President Obama announced on Friday that he was elevating Karen Mills, Administrator of the U.S. Small Business Administration, to be part of his Cabinet. She already reported directly to the President. Elevating the position to Cabinet level signifies that he considers the role important and small business important.
Or at least, that is the way it initially sounded.
However, that announcement was made at the same time as another announcement: the President proposes combining fives agencies, including the Small Business Administration, into one. He proposes merging the SBA with the Commerce Department, the Office of the United States Trade Representative, the Export-Import Bank, the Overseas Private Investment Corporation and the Trade and Development Agency.
The President said: “We’d have one department where entrepreneurs can go from the day they come up with an idea and need a patent, to the day they start building a product and need financing for a warehouse, to the day they’re ready to export and need help breaking into new markets overseas.”
The concern with that idea is that the mission of the SBA would undoubtedly get diluted. Up to now the mission of the SBA has been clear: ensure a lending source for small businesses. By combining it with other Federal agencies, that mission would have less visibility. It would be buried in a larger agency.
A lot of small businesses aren’t buying this proposal.
We’ve been fortunate that we’ve had an independent Federal agency focused primarily on small businesses and particularly small business lending. The SBA was founded by President Eisenhower in 1953. Its intended function? “Aid, counsel, assist and protect, insofar as is possible, the interests of small business concerns.”
Over the years some people (most recently, under President Bush’s administration) have complained that the SBA doesn’t contribute enough, and that we don’t even need the SBA. But that is an equally short-sighted view. We need one agency with the words “Small Business” in the title to remind everyone of the commitment to small businesses.
We need it focused not on the so-called high-growth startups that so many policy-makers are so enamored with, but on the mainstream small businesses that keep body and soul together in the United States. It’s not the Startup Administration — it’s the Small Business Administration.
And we don’t need it diluted and distracted with Commerce Department concerns. Just take a look at this statement on the Commerce Department website, to see what the Commerce Department is responsible for. That department is responsible for ALL industry, here and abroad. It’s responsible for such things as conducting the Census and monitoring the weather. Small business would soon be a mere footnote.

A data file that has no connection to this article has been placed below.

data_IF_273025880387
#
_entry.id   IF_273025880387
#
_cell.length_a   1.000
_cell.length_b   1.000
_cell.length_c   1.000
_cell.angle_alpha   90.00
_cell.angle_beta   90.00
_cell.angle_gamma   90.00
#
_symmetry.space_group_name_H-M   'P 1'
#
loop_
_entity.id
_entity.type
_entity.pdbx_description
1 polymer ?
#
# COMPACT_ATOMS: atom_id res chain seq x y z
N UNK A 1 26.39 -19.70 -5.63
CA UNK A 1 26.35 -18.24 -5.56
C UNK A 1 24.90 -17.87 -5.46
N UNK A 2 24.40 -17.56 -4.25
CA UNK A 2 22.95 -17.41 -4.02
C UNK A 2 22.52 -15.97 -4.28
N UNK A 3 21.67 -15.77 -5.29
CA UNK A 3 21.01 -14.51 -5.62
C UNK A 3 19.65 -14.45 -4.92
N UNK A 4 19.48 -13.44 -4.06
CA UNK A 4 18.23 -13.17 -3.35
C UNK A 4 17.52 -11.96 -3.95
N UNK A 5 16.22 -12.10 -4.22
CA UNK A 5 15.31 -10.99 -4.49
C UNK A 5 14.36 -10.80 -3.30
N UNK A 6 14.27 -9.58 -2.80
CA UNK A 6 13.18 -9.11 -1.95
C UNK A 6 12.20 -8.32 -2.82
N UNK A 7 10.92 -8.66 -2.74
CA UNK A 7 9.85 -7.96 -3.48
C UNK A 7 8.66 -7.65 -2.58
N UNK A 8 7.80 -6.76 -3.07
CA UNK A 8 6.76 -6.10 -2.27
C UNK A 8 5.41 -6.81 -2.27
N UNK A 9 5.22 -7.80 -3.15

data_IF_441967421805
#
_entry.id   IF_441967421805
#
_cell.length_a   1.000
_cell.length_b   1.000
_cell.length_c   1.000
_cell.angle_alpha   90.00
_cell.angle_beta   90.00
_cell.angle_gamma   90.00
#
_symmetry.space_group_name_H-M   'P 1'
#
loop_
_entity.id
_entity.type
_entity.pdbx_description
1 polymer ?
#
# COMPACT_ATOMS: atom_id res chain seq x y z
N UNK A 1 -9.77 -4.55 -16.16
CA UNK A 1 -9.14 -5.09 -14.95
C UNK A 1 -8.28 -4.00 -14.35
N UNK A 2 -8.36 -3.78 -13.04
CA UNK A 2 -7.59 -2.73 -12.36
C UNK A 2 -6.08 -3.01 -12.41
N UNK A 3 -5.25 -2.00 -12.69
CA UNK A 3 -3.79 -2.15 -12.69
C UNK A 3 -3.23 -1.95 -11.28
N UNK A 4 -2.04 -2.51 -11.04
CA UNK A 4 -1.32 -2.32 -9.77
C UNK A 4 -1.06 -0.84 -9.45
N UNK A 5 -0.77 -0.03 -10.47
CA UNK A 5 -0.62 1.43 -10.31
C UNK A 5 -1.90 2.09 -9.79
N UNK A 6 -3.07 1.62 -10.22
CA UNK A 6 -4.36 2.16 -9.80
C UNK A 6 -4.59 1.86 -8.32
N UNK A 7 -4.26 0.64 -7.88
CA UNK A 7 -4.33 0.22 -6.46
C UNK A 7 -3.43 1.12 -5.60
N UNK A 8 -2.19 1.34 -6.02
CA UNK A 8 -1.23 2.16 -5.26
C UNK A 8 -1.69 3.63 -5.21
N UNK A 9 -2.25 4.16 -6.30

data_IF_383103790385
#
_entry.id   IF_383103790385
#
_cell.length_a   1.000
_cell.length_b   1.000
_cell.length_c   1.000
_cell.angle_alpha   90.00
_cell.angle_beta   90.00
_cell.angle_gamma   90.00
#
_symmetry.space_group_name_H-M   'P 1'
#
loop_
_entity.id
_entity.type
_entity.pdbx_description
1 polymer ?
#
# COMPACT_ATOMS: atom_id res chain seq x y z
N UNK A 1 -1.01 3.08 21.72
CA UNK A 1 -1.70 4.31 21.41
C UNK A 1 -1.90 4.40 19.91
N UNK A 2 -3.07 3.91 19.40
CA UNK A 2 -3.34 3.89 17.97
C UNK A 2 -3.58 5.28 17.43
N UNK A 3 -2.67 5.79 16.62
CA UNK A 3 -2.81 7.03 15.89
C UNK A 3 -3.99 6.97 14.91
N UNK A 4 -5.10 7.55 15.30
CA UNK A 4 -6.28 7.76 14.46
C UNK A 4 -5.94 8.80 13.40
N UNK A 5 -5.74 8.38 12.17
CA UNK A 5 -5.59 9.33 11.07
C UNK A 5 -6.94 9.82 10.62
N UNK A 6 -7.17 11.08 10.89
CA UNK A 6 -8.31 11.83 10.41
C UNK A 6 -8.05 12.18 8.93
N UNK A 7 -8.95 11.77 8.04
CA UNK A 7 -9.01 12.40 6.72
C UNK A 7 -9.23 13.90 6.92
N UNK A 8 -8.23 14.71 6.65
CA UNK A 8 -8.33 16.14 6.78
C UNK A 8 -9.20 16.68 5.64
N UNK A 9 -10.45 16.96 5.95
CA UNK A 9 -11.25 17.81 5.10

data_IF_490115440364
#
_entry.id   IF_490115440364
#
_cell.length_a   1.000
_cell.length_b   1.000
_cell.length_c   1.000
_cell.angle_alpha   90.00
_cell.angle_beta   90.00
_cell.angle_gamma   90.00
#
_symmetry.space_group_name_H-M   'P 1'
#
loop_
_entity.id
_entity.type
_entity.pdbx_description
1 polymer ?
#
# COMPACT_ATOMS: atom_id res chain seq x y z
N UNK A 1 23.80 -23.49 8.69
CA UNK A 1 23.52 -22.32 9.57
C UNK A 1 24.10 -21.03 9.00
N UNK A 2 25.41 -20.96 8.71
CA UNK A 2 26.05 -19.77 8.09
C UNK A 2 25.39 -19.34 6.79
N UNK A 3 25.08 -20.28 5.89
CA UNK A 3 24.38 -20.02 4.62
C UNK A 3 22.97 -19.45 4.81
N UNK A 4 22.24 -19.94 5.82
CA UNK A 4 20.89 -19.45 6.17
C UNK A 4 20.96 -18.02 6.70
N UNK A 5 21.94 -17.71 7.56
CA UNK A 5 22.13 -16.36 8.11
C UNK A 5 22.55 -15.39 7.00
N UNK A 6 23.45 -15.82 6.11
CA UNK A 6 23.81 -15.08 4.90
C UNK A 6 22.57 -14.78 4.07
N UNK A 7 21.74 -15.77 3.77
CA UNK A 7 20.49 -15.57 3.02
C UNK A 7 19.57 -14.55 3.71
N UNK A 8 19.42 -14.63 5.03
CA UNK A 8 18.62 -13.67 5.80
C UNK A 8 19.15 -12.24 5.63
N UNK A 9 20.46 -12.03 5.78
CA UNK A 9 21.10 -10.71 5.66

The SBA has been a role model the world over for how to support small businesses. Let’s not change that now.
Big cheers for raising the SBA head to a Cabinet position. That is a great move. But small businesses would be much better off by ditching the idea of merging it in with other Federal agencies. Let’s keep a separate SBA.
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I agree with this commentary. There is no way the SBA can be strengthened at the same time as it is being combined with several other agencies. Even if the head of the SBA is elevated to a cabinet position, the strength of leadership will be necessarily tempered by the loss of autonomy and an inability to respond to the unique needs of situations of our nation’s small businesses owners.
The agency should stand on its own, the SBA administrator should be a part of the Executive Cabinet, and he or she should be in the President’s face every day on behalf of the companies that form the only solid and unwavering platform for the future growth of this nation.
Yep, leave it alone is the best advice I can give. The idea of smaller government as the reason for the change sounds good on the surface. However, there are PLENTY of other targets to get rid of, such as all these unnecessary czars we have. And there are ways to streamline government for small businesses: just don’t implement as many regulations and make the regulations simpler in terms of paperwork and complexity.